If you have a lot of credit card debt, it's important to pay off as much as possible as you approach retirement. You can do this using one of three tested approaches: the debt snowball, debt avalanche, or debt snowflake method.

In the snowball method, you list your credit card debts from smallest to largest. You then take any extra money you have and focus on paying off the smallest bill first. Once you've paid off that bill, you'll move on to your next smallest credit card bill and pay that one off.

In the avalanche method, you organize your credit card bills by interest rate, from high to low. You then use any extra money to pay off the card with the highest interest rate as quickly as possible. Once you pay off that card, you then move to the card with the next highest rate.

If if you find yourself struggling to come up with large debt payments, the snowflake method may work well for you. In this strategy, you'll look for ways to shave dollars off of everyday expenses, such as groceries or gas. You'll then use those savings to make small but frequent payments on your credit card debt. Every little bit helps.

4. Your cars

Cars are expensive. Not only do you have to pay for their upkeep and gas, but you also need to insure them. Going from two cars to one or downgrading to a less expensive car can help you dramatically reduce your daily living expenses.

If you can swing it, going from two cars to one will reduce the amount you pay each year in auto insurance. But maybe you can't do this while you are still working. If not, you can still downgrade from a more expensive car to one with lower monthly payments and lower insurance costs.

Consider this carefully, though. If you've paid off your car, it probably makes more sense to live with it for as long as you can. That way, you won't have to worry about monthly car payments. If you are still making payments on it, though, downgrading to a nice but less costly vehicle might be a good way to reduce your daily living expenses even while you're still working.

5. Dining out

The Bureau of Labor Statistics reported that in 2015, the average U.S. household spent $3,008 on restaurant meals and take-out food. This should inspire you to look at how much money you spend each month on eating out.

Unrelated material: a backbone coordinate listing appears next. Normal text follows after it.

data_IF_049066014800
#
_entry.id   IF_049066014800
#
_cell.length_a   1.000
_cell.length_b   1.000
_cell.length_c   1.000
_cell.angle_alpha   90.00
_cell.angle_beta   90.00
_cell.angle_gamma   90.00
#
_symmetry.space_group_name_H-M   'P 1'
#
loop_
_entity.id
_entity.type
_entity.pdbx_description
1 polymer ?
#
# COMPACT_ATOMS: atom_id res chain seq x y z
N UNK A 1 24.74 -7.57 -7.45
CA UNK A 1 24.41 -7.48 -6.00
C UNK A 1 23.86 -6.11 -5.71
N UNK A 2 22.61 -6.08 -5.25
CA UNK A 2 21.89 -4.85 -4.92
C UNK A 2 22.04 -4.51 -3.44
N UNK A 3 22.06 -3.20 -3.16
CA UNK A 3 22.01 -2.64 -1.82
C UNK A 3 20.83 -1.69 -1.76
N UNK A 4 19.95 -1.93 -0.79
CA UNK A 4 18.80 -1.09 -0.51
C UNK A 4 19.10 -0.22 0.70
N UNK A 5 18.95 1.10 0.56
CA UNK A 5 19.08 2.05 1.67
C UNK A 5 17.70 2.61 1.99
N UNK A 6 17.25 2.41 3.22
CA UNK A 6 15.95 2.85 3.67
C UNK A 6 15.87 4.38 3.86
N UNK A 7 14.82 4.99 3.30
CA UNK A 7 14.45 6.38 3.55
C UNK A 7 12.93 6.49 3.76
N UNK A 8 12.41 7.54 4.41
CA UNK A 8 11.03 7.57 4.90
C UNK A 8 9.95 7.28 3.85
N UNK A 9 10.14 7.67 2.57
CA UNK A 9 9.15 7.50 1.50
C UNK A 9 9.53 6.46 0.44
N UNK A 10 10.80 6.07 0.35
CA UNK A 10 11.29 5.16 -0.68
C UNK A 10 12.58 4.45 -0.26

It's not that you should never eat out. But if you are worried about covering your daily living expenses once you retire, reducing the number of times you dine out at a restaurant is one monthly expense that you can easily control.

Instead of eating out whenever you'd like, try budgeting each month for a certain number of restaurant meals. Then don't break that budget. Doing this before you retire will help build your discipline for the days in which you are no longer working.

6. Entertainment

Going to the movies instead of streaming one at home. Taking several vacations a year. The most expensive cable subscription with the most channels. All that entertainment adds up. You can significantly reduce your expenses before retirement by spending less on entertaining yourself.

You might think you're depriving yourself, but streaming a movie can be just as much fun as going to the theater, and it can save you plenty of dollars. You can even rent movies for free from your local library or through the online rental services that many public libraries now feature. Why not take a break from that big expensive trip for the next few years and take smaller weekend jaunts instead? You can then save the money you would have spent so that you have more to spend in your retirement years.

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6 Ways You Can Cut Costs Right Before You Retire